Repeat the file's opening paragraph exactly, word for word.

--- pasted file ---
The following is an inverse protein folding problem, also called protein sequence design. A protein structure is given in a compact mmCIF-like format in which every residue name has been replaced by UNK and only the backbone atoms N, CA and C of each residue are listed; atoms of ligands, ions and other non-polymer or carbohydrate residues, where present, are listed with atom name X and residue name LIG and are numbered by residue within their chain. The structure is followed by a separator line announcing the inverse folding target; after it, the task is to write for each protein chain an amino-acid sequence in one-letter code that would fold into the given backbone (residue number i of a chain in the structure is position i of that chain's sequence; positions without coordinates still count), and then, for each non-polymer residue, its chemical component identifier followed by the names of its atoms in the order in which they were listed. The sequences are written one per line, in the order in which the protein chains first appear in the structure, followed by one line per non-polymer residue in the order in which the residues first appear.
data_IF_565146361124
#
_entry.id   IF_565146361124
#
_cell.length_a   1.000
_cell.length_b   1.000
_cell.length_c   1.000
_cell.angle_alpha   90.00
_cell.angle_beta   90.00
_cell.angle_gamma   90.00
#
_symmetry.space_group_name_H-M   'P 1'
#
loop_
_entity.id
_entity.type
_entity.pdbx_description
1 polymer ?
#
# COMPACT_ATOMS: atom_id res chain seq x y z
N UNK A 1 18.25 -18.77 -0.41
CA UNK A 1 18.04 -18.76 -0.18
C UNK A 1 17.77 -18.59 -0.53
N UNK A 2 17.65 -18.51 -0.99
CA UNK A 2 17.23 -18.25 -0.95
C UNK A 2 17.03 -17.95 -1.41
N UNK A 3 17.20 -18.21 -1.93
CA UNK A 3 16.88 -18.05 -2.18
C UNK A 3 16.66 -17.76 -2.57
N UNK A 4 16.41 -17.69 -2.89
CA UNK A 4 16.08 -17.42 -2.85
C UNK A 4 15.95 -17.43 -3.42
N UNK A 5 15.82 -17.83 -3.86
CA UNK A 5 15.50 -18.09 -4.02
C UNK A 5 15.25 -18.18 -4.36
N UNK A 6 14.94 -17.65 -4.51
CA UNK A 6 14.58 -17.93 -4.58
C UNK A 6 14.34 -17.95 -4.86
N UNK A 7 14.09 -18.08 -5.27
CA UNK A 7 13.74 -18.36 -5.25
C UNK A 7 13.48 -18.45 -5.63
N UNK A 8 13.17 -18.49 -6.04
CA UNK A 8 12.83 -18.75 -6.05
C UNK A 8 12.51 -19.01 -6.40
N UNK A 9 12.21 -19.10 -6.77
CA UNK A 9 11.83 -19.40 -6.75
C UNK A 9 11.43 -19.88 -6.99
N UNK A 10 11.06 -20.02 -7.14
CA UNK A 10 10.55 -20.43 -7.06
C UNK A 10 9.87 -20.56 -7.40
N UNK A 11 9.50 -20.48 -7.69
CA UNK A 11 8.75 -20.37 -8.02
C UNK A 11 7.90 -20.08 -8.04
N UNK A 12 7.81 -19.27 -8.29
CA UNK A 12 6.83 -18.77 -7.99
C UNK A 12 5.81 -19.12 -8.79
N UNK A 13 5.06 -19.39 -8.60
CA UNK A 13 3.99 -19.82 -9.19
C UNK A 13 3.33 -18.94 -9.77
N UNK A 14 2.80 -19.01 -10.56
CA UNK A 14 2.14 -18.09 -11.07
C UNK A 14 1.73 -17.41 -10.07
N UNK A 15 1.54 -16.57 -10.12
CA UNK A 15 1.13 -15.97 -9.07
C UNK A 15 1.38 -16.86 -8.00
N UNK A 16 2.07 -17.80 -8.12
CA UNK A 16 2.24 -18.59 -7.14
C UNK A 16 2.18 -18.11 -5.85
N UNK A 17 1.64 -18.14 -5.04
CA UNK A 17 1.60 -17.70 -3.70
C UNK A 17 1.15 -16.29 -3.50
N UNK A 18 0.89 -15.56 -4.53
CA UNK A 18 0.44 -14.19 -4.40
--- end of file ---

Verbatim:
The following is an inverse protein folding problem, also called protein sequence design. A protein structure is given in a compact mmCIF-like format in which every residue name has been replaced by UNK and only the backbone atoms N, CA and C of each residue are listed; atoms of ligands, ions and other non-polymer or carbohydrate residues, where present, are listed with atom name X and residue name LIG and are numbered by residue within their chain. The structure is followed by a separator line announcing the inverse folding target; after it, the task is to write for each protein chain an amino-acid sequence in one-letter code that would fold into the given backbone (residue number i of a chain in the structure is position i of that chain's sequence; positions without coordinates still count), and then, for each non-polymer residue, its chemical component identifier followed by the names of its atoms in the order in which they were listed. The sequences are written one per line, in the order in which the protein chains first appear in the structure, followed by one line per non-polymer residue in the order in which the residues first appear.